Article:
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The 2007 Beethoven Intercollegiate Piano Competition,


Where are we with Beethoven today?

Up until, I would say, 1960, most musicians as well as the general public held him almost automatically to be the greatest composer, the Shakespeare of music (there's a nice story told of a schoolboy who, on answering the exam question 'Who is the greatest classical composer?', with the name Mozart, was marked wrong, the answer of course being Beethoven). Then, in the more liberal, hedonistic and less idealistic 1960s he began to lose his pre-eminence to Mozart, who was held to be both more perfect and more realistic, and a better judge of human character, especially in Figaro and Così fan tutte. Beethoven's moral earnestness was distrusted and many musicians, from Benjamin Britten down, could be found who did not particularly like him; an influential figure such as Sir William Glock could claim Mozart as the truly Shakespearean composer.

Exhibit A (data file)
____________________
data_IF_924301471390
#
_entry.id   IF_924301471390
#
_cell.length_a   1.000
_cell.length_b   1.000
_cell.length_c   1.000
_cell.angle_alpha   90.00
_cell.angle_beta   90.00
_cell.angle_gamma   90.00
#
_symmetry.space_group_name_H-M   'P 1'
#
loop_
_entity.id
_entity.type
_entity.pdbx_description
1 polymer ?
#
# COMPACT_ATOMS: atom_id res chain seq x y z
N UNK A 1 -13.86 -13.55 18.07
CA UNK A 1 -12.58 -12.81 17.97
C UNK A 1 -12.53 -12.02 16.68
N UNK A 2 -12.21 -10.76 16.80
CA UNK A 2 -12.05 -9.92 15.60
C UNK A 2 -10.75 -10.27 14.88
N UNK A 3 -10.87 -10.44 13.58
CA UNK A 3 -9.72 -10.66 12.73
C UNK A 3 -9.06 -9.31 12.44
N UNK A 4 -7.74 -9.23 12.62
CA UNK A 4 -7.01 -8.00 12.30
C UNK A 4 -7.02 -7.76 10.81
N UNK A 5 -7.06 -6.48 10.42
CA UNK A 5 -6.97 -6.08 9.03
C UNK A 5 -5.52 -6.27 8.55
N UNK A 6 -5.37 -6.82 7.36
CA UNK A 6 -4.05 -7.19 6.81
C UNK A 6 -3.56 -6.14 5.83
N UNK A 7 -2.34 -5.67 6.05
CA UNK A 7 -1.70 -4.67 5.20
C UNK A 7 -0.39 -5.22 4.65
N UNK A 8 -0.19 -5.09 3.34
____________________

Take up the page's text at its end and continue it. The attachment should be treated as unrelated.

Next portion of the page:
These thoughts occurred to me as I listened to the competition held on 25 March 2007 by the Beethoven Piano Society of Europe, sponsored by the Blüthner Piano Centre and held at their fine showrooms in London's West End. Nine young pianists from the junior schools of our major conservatoires and some of the specialist schools competed against each other, performing a sonata of their own choice together with the compulsory work, the A major Bagatelle from the opus 33 set. If Beethoven has lost his centrality and become just another composer to practise, how would they cope with these -- after all -- great masterpieces?

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Copyright © 14 April 2007 Julian Jacobson, London UK


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